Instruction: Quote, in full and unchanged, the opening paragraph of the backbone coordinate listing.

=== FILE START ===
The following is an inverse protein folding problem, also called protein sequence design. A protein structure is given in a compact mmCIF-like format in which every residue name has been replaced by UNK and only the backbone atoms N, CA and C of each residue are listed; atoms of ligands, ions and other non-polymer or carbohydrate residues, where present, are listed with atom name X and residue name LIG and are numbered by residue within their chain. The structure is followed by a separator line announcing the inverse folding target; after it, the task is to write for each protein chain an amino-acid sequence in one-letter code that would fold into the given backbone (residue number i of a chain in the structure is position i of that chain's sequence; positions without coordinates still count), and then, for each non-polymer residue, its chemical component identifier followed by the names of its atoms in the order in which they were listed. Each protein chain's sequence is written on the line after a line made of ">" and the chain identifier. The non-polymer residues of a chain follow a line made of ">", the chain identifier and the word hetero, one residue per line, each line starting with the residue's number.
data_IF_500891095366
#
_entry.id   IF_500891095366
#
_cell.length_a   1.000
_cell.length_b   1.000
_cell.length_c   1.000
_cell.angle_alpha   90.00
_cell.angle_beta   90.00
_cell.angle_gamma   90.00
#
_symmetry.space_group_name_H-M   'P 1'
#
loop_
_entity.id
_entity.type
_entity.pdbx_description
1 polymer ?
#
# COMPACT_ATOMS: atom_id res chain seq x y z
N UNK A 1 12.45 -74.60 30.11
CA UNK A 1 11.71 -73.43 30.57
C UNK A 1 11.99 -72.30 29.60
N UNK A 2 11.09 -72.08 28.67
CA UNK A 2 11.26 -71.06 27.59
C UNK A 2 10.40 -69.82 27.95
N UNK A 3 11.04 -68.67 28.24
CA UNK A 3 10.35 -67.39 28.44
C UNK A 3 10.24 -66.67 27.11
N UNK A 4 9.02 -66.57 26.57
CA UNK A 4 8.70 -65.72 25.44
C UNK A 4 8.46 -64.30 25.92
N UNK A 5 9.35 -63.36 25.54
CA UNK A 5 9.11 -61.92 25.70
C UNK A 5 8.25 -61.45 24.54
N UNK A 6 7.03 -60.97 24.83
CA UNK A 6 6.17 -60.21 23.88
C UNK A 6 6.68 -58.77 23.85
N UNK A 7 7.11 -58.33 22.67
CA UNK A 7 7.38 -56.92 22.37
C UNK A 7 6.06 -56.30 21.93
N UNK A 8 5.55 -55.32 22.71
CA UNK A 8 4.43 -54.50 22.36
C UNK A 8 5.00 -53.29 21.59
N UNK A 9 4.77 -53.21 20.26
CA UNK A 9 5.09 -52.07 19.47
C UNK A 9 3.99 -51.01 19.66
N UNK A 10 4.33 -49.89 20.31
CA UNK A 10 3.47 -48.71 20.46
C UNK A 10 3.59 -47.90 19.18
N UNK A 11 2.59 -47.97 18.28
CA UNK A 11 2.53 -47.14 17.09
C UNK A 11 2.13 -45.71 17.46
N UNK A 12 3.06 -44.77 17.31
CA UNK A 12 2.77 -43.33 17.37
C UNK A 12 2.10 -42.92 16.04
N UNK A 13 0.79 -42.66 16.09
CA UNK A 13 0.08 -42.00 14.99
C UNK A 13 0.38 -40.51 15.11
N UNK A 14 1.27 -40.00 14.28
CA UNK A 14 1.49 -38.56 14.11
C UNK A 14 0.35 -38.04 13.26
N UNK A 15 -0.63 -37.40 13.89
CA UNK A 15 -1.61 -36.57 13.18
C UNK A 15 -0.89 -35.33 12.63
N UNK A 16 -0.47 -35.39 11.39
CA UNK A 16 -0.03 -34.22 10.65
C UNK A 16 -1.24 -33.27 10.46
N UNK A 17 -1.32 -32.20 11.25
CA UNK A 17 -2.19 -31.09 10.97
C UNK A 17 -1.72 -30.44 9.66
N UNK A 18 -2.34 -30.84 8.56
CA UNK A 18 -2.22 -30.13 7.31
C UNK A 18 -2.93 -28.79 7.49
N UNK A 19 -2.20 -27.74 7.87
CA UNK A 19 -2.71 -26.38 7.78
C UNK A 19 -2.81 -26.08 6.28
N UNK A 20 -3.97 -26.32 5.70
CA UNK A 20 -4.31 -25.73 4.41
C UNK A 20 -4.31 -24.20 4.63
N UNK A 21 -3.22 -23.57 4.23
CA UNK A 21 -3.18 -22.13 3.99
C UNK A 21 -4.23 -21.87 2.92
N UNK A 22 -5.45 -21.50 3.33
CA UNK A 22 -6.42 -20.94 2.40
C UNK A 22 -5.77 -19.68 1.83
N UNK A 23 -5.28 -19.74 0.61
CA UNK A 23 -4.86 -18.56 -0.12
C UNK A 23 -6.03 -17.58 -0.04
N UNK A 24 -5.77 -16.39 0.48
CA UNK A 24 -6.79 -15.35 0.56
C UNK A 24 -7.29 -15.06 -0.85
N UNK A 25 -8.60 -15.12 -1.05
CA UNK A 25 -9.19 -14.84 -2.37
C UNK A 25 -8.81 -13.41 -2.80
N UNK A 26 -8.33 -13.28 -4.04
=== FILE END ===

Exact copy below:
The following is an inverse protein folding problem, also called protein sequence design. A protein structure is given in a compact mmCIF-like format in which every residue name has been replaced by UNK and only the backbone atoms N, CA and C of each residue are listed; atoms of ligands, ions and other non-polymer or carbohydrate residues, where present, are listed with atom name X and residue name LIG and are numbered by residue within their chain. The structure is followed by a separator line announcing the inverse folding target; after it, the task is to write for each protein chain an amino-acid sequence in one-letter code that would fold into the given backbone (residue number i of a chain in the structure is position i of that chain's sequence; positions without coordinates still count), and then, for each non-polymer residue, its chemical component identifier followed by the names of its atoms in the order in which they were listed. Each protein chain's sequence is written on the line after a line made of ">" and the chain identifier. The non-polymer residues of a chain follow a line made of ">", the chain identifier and the word hetero, one residue per line, each line starting with the residue's number.